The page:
I gently moved Thabisa’s head from my thighs and laid it on the floor. I stood up and walked to our bedroom looking for her diary. I broke the padlock on her suitcase with a hammer. The diary was buried deep underneath her clothes.
At first I didn’t understand why she had taken such drastic measures to hide it from me. But then I came across three entries.
My father beat my mother again last night. She is at the hospital and the doctors say they will keep her for a few more days. My father is watching TV and happily drinking beer like he has done nothing wrong.
Last night, my father passed out in the living room with the TV still turned on. I woke up to turn it off but then I saw him snoring on the couch with the empty beer bottle on his stomach. I was disgusted and angry at him for the years of abuse he subjected my mother to. I grabbed a pillow from one of the couches and suffocated him with it. He fought helplessly as I overpowered him. Seeing him fighting for his life satisfied me. When he wasn’t moving any more, I put the pillow back and left the TV playing. I walked past my sister’s bedroom where she was in deep sleep. The police suspect natural causes. My mother will be free from him at last.
It is the seventh day since Themba punched me in the stomach, causing me to lose my baby. This afternoon he came home drunk and beat me again. Our neighbours tried to stop him but he didn’t listen. I ran to the kitchen, grabbed a knife and stabbed him many times. My lawyer has assured me that I won’t spend time in jail because it was self-defence and there were many eye witnesses.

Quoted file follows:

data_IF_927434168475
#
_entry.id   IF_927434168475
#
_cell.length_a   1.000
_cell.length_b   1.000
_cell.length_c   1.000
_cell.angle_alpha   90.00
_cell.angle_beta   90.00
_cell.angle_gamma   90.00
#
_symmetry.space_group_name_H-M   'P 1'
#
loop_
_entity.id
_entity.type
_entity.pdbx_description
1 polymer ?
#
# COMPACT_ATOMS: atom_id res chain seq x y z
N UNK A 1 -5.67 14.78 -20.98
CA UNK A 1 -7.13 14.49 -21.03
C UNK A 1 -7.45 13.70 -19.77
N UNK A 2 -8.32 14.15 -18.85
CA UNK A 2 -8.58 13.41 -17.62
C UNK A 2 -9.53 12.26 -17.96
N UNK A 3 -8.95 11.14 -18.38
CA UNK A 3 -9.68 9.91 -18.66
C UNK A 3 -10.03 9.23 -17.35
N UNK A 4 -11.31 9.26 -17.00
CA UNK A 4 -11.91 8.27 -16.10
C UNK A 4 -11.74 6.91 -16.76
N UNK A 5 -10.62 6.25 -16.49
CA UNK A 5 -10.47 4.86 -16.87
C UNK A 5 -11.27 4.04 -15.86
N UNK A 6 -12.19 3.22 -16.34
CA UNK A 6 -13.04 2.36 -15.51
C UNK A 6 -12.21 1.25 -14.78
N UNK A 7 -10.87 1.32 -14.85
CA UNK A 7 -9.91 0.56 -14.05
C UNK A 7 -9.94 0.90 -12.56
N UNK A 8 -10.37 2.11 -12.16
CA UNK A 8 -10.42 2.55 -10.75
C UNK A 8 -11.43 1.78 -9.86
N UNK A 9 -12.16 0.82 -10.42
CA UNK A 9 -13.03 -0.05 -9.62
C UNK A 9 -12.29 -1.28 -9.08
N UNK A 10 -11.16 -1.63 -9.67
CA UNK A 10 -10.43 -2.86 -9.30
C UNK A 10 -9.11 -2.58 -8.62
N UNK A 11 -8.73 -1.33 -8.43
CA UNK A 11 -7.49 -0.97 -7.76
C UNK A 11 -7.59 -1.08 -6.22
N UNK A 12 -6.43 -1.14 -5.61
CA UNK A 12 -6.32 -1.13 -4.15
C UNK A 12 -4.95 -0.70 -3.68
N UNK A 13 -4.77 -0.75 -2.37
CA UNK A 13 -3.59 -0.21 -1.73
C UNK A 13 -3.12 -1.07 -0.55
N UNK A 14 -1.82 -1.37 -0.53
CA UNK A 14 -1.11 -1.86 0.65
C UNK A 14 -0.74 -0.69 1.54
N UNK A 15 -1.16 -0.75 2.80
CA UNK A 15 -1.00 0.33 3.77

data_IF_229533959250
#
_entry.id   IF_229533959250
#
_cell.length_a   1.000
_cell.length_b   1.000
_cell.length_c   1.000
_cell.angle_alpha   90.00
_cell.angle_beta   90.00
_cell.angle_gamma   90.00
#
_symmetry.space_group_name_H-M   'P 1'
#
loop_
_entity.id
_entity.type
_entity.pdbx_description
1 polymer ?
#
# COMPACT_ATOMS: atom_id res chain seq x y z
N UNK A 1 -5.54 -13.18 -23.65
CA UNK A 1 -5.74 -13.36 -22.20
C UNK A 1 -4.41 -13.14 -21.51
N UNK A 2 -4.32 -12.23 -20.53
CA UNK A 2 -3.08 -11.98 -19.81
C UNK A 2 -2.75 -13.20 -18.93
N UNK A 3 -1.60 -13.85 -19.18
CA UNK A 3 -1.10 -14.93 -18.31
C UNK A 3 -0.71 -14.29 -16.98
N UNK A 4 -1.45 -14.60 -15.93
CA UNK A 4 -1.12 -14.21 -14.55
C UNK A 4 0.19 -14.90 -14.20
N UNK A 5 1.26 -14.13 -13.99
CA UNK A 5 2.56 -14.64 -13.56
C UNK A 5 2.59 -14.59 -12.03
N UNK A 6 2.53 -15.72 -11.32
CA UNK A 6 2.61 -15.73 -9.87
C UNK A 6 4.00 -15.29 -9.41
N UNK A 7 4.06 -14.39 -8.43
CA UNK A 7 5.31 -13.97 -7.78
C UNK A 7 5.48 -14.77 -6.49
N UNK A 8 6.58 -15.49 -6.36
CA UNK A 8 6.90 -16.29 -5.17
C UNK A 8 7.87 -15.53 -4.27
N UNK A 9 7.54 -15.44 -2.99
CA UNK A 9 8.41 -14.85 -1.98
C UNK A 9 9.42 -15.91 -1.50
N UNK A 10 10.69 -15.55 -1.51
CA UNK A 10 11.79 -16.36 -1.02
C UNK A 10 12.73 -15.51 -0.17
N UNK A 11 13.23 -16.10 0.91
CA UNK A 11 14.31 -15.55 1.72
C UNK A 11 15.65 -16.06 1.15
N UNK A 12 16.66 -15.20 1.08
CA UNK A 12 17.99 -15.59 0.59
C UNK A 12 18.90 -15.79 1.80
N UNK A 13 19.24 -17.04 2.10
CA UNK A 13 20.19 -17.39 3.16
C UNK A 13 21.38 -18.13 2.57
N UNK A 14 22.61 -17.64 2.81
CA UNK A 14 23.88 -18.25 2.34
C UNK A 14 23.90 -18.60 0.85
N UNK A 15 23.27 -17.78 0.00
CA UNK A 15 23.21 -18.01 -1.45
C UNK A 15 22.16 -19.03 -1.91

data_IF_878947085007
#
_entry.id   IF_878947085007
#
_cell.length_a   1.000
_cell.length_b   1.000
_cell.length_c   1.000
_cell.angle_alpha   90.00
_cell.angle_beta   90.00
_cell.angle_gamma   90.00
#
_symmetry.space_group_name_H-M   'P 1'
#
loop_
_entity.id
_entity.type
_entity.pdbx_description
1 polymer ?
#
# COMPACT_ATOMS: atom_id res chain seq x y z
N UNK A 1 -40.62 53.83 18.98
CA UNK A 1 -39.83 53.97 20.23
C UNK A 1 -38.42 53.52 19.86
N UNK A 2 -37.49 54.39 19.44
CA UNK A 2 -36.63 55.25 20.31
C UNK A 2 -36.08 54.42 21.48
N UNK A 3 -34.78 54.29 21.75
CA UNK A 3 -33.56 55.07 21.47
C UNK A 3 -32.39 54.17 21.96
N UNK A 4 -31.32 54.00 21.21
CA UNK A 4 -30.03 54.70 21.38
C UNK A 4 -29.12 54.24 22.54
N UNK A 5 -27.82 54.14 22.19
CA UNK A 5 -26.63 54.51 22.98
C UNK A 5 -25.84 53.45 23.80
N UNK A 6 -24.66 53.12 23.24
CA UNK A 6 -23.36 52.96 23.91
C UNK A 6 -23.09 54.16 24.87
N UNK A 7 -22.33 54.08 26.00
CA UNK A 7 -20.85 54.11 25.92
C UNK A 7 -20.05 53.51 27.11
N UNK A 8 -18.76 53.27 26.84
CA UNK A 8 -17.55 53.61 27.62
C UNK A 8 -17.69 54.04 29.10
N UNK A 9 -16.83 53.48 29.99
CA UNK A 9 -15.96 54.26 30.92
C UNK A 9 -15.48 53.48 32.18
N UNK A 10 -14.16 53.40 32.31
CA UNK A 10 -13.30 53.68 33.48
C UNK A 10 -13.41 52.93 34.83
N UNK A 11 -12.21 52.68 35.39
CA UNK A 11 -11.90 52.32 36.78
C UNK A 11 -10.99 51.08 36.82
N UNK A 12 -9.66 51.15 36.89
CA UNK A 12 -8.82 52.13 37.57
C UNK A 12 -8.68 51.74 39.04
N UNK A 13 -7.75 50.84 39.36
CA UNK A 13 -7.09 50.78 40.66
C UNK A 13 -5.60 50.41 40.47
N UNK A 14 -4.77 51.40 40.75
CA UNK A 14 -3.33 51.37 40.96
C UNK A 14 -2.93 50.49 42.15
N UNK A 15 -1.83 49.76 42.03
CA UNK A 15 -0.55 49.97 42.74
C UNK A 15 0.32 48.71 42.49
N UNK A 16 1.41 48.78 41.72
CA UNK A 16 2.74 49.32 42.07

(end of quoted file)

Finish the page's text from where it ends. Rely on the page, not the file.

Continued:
I tore out these entries and set them alight. Thabisa was not a saint but life had been too hard on her. I did not want to hurt her family more by letting them find out what she had done.
I grabbed my car keys, walked out of the house and drove into the night. I drove until I reached Monwabisi Beach.
I needed to think.
I fell asleep in the car until I was woken up by a police woman who was knocking at my car window with a gun.
I got out of the car, my hands up in the air. Another officer handcuffed my hands behind my back.
After telling me my rights, the police woman said, “You are very cold-hearted, Detective Pongoba.”
Thembeka had found Thabisa’s body in that morning when she went to our house after not reaching us on our phones. I confessed to killing Thabisa but I said nothing about her diary.
May her soul rest in peace.
I am now serving my sentence in Pollsmoor Prison. I am grateful to my lawyer for the fight he put up during my trial.
The autopsy report also strengthened my case. Thabisa had only one fatal wound and no defensive wounds were found on her body. The forensic team had also found the knife in Thabisa’s hand with her fingerprints only in it. We had just bought that knife and I hadn’t used it yet.
In the end I was found guilty of culpable homicide. I was given an eight year prison sentence, three to be served immediately, with five years suspended sentence. There is still a public outcry, however, as many people believe that justice wasn’t served. The prosecutor has sworn to appeal but my lawyer says he is ready with his own appeal.
I know the truth. Thabisa’s death was an accident. The important thing is that at least my mother believes me.
I swear to take Thabisa’s secret to the grave. No one will ever know what she did to her father.
Tell us: Simphiwe destroyed critical evidence that would have helped his case. Can you understand why he did this – why or why not?